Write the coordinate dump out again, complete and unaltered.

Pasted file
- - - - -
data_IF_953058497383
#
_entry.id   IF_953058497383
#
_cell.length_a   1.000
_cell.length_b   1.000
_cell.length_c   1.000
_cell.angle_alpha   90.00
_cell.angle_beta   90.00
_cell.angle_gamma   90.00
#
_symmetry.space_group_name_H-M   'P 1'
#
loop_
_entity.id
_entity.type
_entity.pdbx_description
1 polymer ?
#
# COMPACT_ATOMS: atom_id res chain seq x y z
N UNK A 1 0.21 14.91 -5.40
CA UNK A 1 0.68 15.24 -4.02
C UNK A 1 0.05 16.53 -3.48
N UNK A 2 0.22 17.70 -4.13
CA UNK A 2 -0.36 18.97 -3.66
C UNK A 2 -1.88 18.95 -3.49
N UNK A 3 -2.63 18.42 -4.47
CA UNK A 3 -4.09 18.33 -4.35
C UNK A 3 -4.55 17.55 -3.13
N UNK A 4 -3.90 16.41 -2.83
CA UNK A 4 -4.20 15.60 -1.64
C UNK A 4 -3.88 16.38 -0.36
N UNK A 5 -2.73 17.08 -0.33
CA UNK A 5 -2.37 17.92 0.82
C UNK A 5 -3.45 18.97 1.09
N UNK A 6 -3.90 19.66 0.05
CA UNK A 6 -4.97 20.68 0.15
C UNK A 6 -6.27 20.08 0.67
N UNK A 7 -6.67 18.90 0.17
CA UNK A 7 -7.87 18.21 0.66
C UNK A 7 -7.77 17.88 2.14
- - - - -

data_IF_953058497383
#
_entry.id   IF_953058497383
#
_cell.length_a   1.000
_cell.length_b   1.000
_cell.length_c   1.000
_cell.angle_alpha   90.00
_cell.angle_beta   90.00
_cell.angle_gamma   90.00
#
_symmetry.space_group_name_H-M   'P 1'
#
loop_
_entity.id
_entity.type
_entity.pdbx_description
1 polymer ?
#
# COMPACT_ATOMS: atom_id res chain seq x y z
N UNK A 1 0.21 14.91 -5.40
CA UNK A 1 0.68 15.24 -4.02
C UNK A 1 0.05 16.53 -3.48
N UNK A 2 0.22 17.70 -4.13
CA UNK A 2 -0.36 18.97 -3.66
C UNK A 2 -1.88 18.95 -3.49
N UNK A 3 -2.63 18.42 -4.47
CA UNK A 3 -4.09 18.33 -4.35
C UNK A 3 -4.55 17.55 -3.13
N UNK A 4 -3.90 16.41 -2.83
CA UNK A 4 -4.20 15.60 -1.64
C UNK A 4 -3.88 16.38 -0.36
N UNK A 5 -2.73 17.08 -0.33
CA UNK A 5 -2.37 17.92 0.82
C UNK A 5 -3.45 18.97 1.09
N UNK A 6 -3.90 19.66 0.05
CA UNK A 6 -4.97 20.68 0.15
C UNK A 6 -6.27 20.08 0.67
N UNK A 7 -6.67 18.90 0.17
CA UNK A 7 -7.87 18.21 0.66
C UNK A 7 -7.77 17.88 2.14